Maryland Hiring a Racial Healing Workshop Leader Ahead of Community Hearings on Lynchings

    The Office of the Attorney General issued a request for proposals Monday morning seeking a racial healing workshop leader to train officials in preparation for community hearings on racially motivated lynchings in Maryland.

    The position, funded by the Emmett Till Cold Case Investigations Grant, seeks to fulfill the mission of the Maryland Lynching Truth and Reconciliation Commission by facilitating workshops and training commissioners and members of their staff on racial healing.

    The legislation that created the Lynching Truth and Reconciliation Commission, which was initially supposed to run through June 30, 2022, was enacted in 2019.

    During a 2021 bill hearing, House Health and Government Operations Vice Chair Joseline Peña-Melnyk (D-Anne Arundel and Prince George’s) said that the commission’s creation made Maryland “the first state in the nation to launch” such a program “to heal the horrific wounds of racial injustice.”

    According to the Maryland Lynching Memorial Project, there is documentation of 39 lynchings across the state between 1854 and 1933.

    The commission has held meetings throughout the state since its inception, and received a $300,000 grant from the federal government last November for support.

    Members of the commission include the state archivist and members of the state chapter of the NAACP, the Maryland Lynching Memorial Project and historians from each of the state’s four historically black colleges and universities, among others.

    The commission is tasked with holding public hearings at documented sites of lynchings, and, with the help of community input, promoting reconciliation with the families of those who were killed.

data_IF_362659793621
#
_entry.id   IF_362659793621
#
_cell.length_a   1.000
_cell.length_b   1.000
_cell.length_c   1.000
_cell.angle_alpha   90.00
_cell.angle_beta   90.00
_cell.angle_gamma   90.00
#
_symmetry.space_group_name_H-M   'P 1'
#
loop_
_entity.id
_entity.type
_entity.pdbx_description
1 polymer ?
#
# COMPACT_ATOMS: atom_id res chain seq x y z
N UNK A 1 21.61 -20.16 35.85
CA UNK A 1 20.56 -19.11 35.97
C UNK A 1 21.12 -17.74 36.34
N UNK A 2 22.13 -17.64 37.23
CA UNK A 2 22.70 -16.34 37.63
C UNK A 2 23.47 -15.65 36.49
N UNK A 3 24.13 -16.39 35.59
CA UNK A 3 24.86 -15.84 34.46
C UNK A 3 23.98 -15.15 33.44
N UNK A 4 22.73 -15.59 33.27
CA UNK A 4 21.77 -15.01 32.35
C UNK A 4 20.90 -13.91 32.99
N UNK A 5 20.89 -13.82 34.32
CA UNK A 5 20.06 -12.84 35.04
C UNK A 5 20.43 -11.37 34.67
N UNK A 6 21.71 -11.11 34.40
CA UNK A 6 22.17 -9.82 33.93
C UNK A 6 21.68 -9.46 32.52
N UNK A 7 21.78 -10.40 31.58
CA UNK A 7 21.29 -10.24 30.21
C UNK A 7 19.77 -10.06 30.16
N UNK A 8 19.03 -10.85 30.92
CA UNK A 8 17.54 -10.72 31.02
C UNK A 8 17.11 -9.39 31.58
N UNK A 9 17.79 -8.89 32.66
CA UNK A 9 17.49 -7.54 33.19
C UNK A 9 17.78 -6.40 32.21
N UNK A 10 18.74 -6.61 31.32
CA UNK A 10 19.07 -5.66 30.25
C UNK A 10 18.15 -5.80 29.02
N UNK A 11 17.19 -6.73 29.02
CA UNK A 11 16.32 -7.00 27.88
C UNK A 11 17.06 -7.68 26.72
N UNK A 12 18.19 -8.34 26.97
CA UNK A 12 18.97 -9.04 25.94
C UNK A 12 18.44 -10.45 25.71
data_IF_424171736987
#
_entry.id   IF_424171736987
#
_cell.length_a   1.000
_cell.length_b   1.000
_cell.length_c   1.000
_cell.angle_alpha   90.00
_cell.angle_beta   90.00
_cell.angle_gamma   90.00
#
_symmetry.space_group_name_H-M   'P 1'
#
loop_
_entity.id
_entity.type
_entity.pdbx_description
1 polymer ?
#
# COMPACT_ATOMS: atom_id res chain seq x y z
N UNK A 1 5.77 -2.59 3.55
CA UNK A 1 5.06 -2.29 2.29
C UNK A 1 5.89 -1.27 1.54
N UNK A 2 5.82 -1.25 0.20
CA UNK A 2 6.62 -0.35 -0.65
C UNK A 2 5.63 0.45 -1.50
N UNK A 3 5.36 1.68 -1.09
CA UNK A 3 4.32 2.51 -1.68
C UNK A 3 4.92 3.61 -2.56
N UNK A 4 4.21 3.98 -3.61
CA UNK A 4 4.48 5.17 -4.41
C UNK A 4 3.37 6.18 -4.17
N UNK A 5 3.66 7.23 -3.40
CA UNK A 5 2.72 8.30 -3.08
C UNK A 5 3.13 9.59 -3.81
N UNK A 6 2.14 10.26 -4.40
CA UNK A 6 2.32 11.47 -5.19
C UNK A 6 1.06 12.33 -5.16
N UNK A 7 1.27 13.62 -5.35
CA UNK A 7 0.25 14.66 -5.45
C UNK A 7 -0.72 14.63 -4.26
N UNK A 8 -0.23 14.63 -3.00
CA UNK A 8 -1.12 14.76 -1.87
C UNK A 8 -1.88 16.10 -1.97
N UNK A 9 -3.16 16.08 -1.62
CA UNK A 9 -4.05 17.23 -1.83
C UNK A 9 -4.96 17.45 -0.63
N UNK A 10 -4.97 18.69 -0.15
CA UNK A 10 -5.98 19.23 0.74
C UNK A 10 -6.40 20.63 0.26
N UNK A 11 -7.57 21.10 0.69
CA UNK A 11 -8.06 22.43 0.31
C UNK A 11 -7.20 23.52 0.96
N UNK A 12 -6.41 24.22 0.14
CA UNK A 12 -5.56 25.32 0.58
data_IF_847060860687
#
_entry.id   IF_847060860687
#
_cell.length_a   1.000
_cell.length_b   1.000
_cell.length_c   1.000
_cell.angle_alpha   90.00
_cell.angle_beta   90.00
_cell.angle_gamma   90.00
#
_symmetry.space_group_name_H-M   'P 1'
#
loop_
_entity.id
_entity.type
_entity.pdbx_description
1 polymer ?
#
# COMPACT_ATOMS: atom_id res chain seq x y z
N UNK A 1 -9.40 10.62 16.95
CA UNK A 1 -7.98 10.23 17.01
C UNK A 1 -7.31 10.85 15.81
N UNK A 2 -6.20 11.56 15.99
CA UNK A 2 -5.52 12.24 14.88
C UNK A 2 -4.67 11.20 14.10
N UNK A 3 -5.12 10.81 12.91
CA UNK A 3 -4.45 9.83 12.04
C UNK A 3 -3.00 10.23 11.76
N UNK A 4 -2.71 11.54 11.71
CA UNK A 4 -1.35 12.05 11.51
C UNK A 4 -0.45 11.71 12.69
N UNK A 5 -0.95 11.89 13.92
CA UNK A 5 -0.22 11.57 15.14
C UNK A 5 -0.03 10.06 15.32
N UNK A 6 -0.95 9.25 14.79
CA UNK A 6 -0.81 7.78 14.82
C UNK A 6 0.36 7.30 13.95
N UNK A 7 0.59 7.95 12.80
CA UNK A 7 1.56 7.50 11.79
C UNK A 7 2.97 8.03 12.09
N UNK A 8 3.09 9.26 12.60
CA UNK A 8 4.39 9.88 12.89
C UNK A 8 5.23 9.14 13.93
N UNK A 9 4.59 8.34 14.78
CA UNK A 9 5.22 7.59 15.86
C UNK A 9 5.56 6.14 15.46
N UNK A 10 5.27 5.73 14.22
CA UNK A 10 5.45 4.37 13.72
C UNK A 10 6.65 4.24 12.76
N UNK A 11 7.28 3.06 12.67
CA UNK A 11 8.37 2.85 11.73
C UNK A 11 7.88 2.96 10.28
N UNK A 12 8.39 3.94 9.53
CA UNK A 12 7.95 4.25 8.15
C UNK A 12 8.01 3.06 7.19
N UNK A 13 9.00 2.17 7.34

Under the law’s original language, the commission was to submit an interim report to the governor and the legislature by Sept. 1, 2020, file its full report by Dec. 1, 2021, and disband completely on June 30, 2022.

    Several of these deadlines were extended by legislation sponsored by Peña-Melnyk. The final report is now due Dec. 1, 2023, and the commission will disband on June 30, 2024.

    Workshop bids are due July 30, 2021, at 11 a.m. According to the request for proposals, the training will occur ahead of community hearings scheduled for October.

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    Hannah Gaskill
    Hannah Gaskill received her master’s of journalism degree in December 2019 from the University of Maryland. She previously worked on the print layout design team at The Diamondback, reported on criminal justice in Maryland for Capital News Service and served as a production assistant for The Confluence — the daily news magazine on 90.5 WESA, Pittsburgh’s NPR member station. Gaskill has had bylines in The Baltimore Sun, The Washington Post and The Chicago Tribune, among other publications.Before pursuing journalism, she received her bachelor’s of fine art degree from Carnegie Mellon University in 2016. She grew up in Ocean City.